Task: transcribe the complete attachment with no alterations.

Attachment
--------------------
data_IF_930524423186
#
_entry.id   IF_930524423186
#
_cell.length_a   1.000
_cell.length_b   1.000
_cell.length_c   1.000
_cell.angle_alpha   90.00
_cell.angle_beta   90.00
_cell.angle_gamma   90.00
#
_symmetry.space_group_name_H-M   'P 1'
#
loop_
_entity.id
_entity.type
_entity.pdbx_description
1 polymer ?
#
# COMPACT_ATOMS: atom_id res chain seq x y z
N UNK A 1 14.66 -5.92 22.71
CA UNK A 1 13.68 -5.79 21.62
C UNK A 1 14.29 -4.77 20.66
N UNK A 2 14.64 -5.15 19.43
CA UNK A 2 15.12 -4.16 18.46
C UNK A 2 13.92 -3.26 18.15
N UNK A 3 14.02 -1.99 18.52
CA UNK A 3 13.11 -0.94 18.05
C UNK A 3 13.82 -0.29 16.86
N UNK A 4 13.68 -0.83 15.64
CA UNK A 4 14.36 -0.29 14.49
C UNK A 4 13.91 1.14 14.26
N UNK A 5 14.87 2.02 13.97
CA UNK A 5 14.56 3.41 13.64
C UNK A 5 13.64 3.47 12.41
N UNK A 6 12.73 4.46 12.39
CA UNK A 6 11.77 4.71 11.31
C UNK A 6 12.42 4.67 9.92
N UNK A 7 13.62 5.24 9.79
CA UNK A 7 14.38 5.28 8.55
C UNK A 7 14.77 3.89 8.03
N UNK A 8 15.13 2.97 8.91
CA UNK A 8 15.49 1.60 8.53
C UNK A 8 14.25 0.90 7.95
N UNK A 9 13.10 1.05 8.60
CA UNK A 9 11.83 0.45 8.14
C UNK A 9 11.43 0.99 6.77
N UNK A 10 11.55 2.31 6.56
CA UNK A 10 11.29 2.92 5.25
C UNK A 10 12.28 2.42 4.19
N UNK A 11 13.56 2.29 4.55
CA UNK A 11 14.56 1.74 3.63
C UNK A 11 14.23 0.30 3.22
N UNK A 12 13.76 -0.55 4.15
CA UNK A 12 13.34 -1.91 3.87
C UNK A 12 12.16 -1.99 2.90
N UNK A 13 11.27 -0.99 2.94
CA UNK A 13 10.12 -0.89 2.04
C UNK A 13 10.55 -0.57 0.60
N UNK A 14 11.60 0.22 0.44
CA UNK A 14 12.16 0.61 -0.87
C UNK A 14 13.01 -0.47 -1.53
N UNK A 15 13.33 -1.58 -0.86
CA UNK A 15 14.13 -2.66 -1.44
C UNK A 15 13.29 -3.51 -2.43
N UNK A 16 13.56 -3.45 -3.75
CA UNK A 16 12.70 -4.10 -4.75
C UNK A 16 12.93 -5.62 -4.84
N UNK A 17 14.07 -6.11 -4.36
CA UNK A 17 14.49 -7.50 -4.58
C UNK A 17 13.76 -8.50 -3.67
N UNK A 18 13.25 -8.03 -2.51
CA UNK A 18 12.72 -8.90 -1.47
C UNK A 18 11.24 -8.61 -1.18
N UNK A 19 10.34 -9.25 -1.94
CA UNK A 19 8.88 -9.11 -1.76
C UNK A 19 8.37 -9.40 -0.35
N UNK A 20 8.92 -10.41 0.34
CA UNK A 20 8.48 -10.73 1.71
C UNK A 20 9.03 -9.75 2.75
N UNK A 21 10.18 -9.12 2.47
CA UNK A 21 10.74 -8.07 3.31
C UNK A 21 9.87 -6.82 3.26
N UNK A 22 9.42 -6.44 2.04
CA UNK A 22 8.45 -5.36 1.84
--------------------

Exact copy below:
data_IF_930524423186
#
_entry.id   IF_930524423186
#
_cell.length_a   1.000
_cell.length_b   1.000
_cell.length_c   1.000
_cell.angle_alpha   90.00
_cell.angle_beta   90.00
_cell.angle_gamma   90.00
#
_symmetry.space_group_name_H-M   'P 1'
#
loop_
_entity.id
_entity.type
_entity.pdbx_description
1 polymer ?
#
# COMPACT_ATOMS: atom_id res chain seq x y z
N UNK A 1 14.66 -5.92 22.71
CA UNK A 1 13.68 -5.79 21.62
C UNK A 1 14.29 -4.77 20.66
N UNK A 2 14.64 -5.15 19.43
CA UNK A 2 15.12 -4.16 18.46
C UNK A 2 13.92 -3.26 18.15
N UNK A 3 14.02 -1.99 18.52
CA UNK A 3 13.11 -0.94 18.05
C UNK A 3 13.82 -0.29 16.86
N UNK A 4 13.68 -0.83 15.64
CA UNK A 4 14.36 -0.29 14.49
C UNK A 4 13.91 1.14 14.26
N UNK A 5 14.87 2.02 13.97
CA UNK A 5 14.56 3.41 13.64
C UNK A 5 13.64 3.47 12.41
N UNK A 6 12.73 4.46 12.39
CA UNK A 6 11.77 4.71 11.31
C UNK A 6 12.42 4.67 9.92
N UNK A 7 13.62 5.24 9.79
CA UNK A 7 14.38 5.28 8.55
C UNK A 7 14.77 3.89 8.03
N UNK A 8 15.13 2.97 8.91
CA UNK A 8 15.49 1.60 8.53
C UNK A 8 14.25 0.90 7.95
N UNK A 9 13.10 1.05 8.60
CA UNK A 9 11.83 0.45 8.14
C UNK A 9 11.43 0.99 6.77
N UNK A 10 11.55 2.31 6.56
CA UNK A 10 11.29 2.92 5.25
C UNK A 10 12.28 2.42 4.19
N UNK A 11 13.56 2.29 4.55
CA UNK A 11 14.56 1.74 3.63
C UNK A 11 14.23 0.30 3.22
N UNK A 12 13.76 -0.55 4.15
CA UNK A 12 13.34 -1.91 3.87
C UNK A 12 12.16 -1.99 2.90
N UNK A 13 11.27 -0.99 2.94
CA UNK A 13 10.12 -0.89 2.04
C UNK A 13 10.55 -0.57 0.60
N UNK A 14 11.60 0.22 0.44
CA UNK A 14 12.16 0.61 -0.87
C UNK A 14 13.01 -0.47 -1.53
N UNK A 15 13.33 -1.58 -0.86
CA UNK A 15 14.13 -2.66 -1.44
C UNK A 15 13.29 -3.51 -2.43
N UNK A 16 13.56 -3.45 -3.75
CA UNK A 16 12.70 -4.10 -4.75
C UNK A 16 12.93 -5.62 -4.84
N UNK A 17 14.07 -6.11 -4.36
CA UNK A 17 14.49 -7.50 -4.58
C UNK A 17 13.76 -8.50 -3.67
N UNK A 18 13.25 -8.03 -2.51
CA UNK A 18 12.72 -8.90 -1.47
C UNK A 18 11.24 -8.61 -1.18
N UNK A 19 10.34 -9.25 -1.94
CA UNK A 19 8.88 -9.11 -1.76
C UNK A 19 8.37 -9.40 -0.35
N UNK A 20 8.92 -10.41 0.34
CA UNK A 20 8.48 -10.73 1.71
C UNK A 20 9.03 -9.75 2.75
N UNK A 21 10.18 -9.12 2.47
CA UNK A 21 10.74 -8.07 3.31
C UNK A 21 9.87 -6.82 3.26
N UNK A 22 9.42 -6.44 2.04
CA UNK A 22 8.45 -5.36 1.84